Interview from a vet during the battle for Hue. He was the one who medevaced Doc Howie (the medic in the hue photo)…
Hotel 2/5 was one of the last companies to arrive in Hue. They had gone to Hue by truck on Route 1. They were close to Hue when the lead truck hit a box mine. Meadows vividly remembers that there was a Lt. that just came from Khe Sanh and on his first day back was sent with the convoy to Hue. He flew up into the air and fell back down through the bed of the truck. Meadows took his squad around and didn’t realize that the Lt. was there until he came around the truck. Meadows stated that the flames were too intense, and he knew the Lt was dead, so he continued. Once arriving in Hue, Hotel 2/5 set up CP on the second floor of Hue University in the library. Meadows remembers clearing out the chemistry room since he “shot up all of the beakers.” Once in the library, Capt. Christmas told him that he wanted him to take his squad down to a yacht club.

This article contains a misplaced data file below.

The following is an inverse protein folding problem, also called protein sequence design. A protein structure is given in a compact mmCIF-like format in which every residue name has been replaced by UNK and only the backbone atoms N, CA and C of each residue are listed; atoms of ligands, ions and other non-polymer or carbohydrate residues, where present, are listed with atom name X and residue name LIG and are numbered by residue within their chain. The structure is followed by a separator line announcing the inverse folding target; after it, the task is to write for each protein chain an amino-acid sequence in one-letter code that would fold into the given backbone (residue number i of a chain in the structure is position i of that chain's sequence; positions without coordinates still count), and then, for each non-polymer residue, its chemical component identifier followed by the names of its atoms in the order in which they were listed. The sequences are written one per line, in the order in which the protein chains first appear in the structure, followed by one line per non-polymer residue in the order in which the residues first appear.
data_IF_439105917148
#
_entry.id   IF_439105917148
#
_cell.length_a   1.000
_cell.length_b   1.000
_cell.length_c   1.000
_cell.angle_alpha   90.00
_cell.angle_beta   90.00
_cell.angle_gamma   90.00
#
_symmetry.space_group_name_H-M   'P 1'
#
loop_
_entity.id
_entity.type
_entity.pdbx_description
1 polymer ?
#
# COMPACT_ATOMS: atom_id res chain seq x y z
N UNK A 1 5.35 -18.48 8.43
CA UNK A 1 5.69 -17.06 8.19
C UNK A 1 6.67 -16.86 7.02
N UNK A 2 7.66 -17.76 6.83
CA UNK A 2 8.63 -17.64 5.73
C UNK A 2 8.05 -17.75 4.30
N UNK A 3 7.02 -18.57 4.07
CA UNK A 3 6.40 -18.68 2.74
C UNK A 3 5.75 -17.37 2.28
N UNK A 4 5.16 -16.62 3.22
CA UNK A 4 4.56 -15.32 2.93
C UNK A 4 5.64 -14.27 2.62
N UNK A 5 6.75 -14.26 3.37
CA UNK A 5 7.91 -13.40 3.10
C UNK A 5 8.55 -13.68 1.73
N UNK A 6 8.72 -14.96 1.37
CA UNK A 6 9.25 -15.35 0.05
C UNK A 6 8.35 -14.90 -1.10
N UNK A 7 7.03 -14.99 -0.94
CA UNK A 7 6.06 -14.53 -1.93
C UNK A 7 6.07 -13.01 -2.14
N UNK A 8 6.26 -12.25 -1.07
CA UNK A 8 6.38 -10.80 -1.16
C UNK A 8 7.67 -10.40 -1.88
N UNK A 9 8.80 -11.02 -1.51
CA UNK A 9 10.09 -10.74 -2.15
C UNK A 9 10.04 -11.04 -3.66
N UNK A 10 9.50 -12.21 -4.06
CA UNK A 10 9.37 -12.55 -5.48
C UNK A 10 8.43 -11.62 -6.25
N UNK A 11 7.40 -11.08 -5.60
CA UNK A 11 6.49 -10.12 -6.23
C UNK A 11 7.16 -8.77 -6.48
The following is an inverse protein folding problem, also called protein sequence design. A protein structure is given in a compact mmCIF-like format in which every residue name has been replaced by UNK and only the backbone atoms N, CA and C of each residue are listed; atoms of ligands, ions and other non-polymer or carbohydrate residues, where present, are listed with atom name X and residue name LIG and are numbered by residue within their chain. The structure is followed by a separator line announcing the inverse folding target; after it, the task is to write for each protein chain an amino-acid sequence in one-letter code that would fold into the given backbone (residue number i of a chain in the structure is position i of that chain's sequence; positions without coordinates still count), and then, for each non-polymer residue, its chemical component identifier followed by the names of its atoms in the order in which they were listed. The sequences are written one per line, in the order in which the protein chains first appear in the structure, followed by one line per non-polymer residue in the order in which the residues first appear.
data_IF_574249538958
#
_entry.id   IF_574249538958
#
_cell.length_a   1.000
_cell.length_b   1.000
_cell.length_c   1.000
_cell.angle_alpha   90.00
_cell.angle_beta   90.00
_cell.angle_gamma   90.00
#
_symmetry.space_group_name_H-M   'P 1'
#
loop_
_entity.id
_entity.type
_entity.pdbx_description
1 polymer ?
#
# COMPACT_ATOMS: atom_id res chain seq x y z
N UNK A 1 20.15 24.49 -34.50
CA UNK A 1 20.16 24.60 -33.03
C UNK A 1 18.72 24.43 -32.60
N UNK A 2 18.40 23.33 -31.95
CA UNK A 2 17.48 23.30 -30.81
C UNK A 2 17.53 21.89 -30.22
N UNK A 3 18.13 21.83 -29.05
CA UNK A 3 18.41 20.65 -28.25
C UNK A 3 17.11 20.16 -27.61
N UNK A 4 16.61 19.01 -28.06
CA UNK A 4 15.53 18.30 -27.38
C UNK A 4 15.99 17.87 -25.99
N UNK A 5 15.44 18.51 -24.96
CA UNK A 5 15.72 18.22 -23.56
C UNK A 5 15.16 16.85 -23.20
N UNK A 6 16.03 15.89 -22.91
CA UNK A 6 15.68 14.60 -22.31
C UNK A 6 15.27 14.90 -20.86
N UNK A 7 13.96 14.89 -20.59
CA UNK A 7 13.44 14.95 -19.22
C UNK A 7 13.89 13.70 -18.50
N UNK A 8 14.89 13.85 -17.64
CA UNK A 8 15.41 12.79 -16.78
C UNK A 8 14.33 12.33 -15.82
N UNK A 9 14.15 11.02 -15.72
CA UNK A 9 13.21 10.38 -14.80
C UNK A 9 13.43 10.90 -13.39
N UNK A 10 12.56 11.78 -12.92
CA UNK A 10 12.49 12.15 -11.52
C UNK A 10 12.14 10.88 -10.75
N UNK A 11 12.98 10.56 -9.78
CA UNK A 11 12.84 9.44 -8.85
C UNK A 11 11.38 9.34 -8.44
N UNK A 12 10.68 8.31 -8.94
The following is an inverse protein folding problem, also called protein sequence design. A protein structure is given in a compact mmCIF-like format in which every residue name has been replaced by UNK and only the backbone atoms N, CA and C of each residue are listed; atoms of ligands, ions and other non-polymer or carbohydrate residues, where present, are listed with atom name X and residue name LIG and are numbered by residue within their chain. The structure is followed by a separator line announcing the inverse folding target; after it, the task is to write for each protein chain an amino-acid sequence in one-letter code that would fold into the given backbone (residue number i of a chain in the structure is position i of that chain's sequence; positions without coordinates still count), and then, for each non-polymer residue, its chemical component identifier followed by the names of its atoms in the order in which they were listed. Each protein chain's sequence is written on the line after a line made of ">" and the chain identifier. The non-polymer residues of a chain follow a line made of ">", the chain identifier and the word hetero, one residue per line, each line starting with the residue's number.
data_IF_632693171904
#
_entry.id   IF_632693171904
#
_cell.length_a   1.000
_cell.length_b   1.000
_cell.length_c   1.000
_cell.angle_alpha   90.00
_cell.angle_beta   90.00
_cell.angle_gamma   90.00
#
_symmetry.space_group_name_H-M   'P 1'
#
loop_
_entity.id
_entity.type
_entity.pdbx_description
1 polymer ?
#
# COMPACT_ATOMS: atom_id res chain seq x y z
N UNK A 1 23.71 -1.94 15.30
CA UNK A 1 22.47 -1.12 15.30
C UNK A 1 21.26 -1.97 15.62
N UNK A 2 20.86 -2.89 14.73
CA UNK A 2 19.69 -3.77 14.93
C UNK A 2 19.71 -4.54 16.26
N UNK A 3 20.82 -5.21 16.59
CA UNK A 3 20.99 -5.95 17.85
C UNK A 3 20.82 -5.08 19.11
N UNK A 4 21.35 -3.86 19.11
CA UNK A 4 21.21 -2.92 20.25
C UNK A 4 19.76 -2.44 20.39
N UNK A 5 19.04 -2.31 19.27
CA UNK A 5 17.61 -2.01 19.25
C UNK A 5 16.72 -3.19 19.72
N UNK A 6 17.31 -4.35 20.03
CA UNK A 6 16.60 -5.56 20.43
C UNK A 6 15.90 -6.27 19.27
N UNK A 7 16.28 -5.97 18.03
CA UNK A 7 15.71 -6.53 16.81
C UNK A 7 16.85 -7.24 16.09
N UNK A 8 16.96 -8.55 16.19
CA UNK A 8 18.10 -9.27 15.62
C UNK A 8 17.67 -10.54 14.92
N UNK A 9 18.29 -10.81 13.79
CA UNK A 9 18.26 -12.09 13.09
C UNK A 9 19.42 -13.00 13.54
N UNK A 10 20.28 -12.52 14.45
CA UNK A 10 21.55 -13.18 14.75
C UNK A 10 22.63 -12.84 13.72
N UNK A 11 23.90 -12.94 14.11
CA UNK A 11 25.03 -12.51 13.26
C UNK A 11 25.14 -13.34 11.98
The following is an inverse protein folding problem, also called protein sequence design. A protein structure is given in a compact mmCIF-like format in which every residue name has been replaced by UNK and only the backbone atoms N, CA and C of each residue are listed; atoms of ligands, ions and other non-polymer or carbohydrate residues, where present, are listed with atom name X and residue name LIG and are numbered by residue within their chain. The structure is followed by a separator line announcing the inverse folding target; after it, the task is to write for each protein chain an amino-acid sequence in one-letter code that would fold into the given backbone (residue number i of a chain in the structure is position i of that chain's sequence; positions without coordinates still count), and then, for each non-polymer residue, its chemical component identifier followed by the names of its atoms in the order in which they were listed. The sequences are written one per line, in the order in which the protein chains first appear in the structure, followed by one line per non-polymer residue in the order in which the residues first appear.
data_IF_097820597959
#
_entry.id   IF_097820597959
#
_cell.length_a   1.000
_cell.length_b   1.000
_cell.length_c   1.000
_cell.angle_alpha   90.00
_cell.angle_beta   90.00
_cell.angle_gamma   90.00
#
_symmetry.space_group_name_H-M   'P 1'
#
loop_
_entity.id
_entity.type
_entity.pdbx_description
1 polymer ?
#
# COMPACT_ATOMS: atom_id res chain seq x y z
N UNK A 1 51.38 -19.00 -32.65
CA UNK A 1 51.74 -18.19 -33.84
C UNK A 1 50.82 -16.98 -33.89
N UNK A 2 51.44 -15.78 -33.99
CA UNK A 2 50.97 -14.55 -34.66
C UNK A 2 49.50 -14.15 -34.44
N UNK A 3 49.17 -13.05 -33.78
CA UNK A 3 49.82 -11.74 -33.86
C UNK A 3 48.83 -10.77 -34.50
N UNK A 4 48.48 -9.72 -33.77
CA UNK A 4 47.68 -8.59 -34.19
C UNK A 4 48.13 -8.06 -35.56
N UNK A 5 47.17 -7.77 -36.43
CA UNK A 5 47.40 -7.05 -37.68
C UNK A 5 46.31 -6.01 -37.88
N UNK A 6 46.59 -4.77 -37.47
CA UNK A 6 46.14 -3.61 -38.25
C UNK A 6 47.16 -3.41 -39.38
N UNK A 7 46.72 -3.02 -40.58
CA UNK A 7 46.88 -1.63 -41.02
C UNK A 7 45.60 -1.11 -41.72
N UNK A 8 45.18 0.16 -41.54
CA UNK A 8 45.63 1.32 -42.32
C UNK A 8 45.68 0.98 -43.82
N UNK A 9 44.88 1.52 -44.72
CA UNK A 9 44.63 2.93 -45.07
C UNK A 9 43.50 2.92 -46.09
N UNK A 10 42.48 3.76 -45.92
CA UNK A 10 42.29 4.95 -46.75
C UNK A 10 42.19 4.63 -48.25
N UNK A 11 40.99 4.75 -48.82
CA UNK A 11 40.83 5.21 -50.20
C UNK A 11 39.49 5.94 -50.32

Being a hillbilly from Kentucky, he asked, “What in the hell is a Yacht Club?”
Christmas replied a building where they had the boats and stuff. Just go straight down Le Loi St. Meadows didn’t want to take his squad because they were low on men, so he asked for volunteers. About ten guys volunteered, and they started stripping off all nonessentials, just ammo, and grenades. He also tried to motivate his men.
In his words, he said, “All right, you first five sons of bitches are gonna die. You next five sons of bitches are going to get wounded. I’m the only one who’s gonna make it down that street.”
Just as they were about to go, Christmas called Meadows upstairs and told him to delay. I believe it was the next morning, and they were about to advance again when Christmas called Meadows upstairs again and said that they were going to postpone the attack and that his squad was to support Foxtrot Co. during their assault on the treasury building.
Again Meadows asked, “What the hell is a treasury?”
Christmas simply replied, “Where they make all of the money Meadows.”